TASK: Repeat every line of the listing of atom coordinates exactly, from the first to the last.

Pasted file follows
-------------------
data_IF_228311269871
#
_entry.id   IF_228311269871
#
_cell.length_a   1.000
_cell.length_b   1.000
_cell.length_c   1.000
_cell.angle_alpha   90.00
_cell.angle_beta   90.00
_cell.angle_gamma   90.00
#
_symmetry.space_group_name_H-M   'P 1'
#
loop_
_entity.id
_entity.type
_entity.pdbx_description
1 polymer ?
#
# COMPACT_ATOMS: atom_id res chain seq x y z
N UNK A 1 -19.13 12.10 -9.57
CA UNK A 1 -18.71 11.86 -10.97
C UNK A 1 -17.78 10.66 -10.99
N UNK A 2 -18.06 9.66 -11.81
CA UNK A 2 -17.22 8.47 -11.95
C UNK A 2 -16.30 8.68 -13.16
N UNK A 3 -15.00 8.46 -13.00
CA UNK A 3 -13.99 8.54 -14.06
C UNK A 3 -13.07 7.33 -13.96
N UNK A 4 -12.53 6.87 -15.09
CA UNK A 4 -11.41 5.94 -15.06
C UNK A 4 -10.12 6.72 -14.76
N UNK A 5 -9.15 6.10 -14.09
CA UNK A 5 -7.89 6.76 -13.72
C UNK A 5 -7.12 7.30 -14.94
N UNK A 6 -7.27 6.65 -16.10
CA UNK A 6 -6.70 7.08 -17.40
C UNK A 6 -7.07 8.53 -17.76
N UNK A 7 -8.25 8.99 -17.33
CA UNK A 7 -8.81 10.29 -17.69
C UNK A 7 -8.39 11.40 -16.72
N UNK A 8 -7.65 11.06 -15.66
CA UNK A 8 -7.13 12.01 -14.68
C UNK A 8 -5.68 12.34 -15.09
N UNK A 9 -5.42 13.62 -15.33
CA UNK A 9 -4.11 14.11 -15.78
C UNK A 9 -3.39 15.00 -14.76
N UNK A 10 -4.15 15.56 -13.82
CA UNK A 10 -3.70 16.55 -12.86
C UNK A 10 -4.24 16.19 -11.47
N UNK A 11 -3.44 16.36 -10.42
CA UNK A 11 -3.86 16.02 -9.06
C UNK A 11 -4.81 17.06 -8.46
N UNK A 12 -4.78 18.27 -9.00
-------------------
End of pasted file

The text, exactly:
data_IF_228311269871
#
_entry.id   IF_228311269871
#
_cell.length_a   1.000
_cell.length_b   1.000
_cell.length_c   1.000
_cell.angle_alpha   90.00
_cell.angle_beta   90.00
_cell.angle_gamma   90.00
#
_symmetry.space_group_name_H-M   'P 1'
#
loop_
_entity.id
_entity.type
_entity.pdbx_description
1 polymer ?
#
# COMPACT_ATOMS: atom_id res chain seq x y z
N UNK A 1 -19.13 12.10 -9.57
CA UNK A 1 -18.71 11.86 -10.97
C UNK A 1 -17.78 10.66 -10.99
N UNK A 2 -18.06 9.66 -11.81
CA UNK A 2 -17.22 8.47 -11.95
C UNK A 2 -16.30 8.68 -13.16
N UNK A 3 -15.00 8.46 -13.00
CA UNK A 3 -13.99 8.54 -14.06
C UNK A 3 -13.07 7.33 -13.96
N UNK A 4 -12.53 6.87 -15.09
CA UNK A 4 -11.41 5.94 -15.06
C UNK A 4 -10.12 6.72 -14.76
N UNK A 5 -9.15 6.10 -14.09
CA UNK A 5 -7.89 6.76 -13.72
C UNK A 5 -7.12 7.30 -14.94
N UNK A 6 -7.27 6.65 -16.10
CA UNK A 6 -6.70 7.08 -17.40
C UNK A 6 -7.07 8.53 -17.76
N UNK A 7 -8.25 8.99 -17.33
CA UNK A 7 -8.81 10.29 -17.69
C UNK A 7 -8.39 11.40 -16.72
N UNK A 8 -7.65 11.06 -15.66
CA UNK A 8 -7.13 12.01 -14.68
C UNK A 8 -5.68 12.34 -15.09
N UNK A 9 -5.42 13.62 -15.33
CA UNK A 9 -4.11 14.11 -15.78
C UNK A 9 -3.39 15.00 -14.76
N UNK A 10 -4.15 15.56 -13.82
CA UNK A 10 -3.70 16.55 -12.86
C UNK A 10 -4.24 16.19 -11.47
N UNK A 11 -3.44 16.36 -10.42
CA UNK A 11 -3.86 16.02 -9.06
C UNK A 11 -4.81 17.06 -8.46
N UNK A 12 -4.78 18.27 -9.00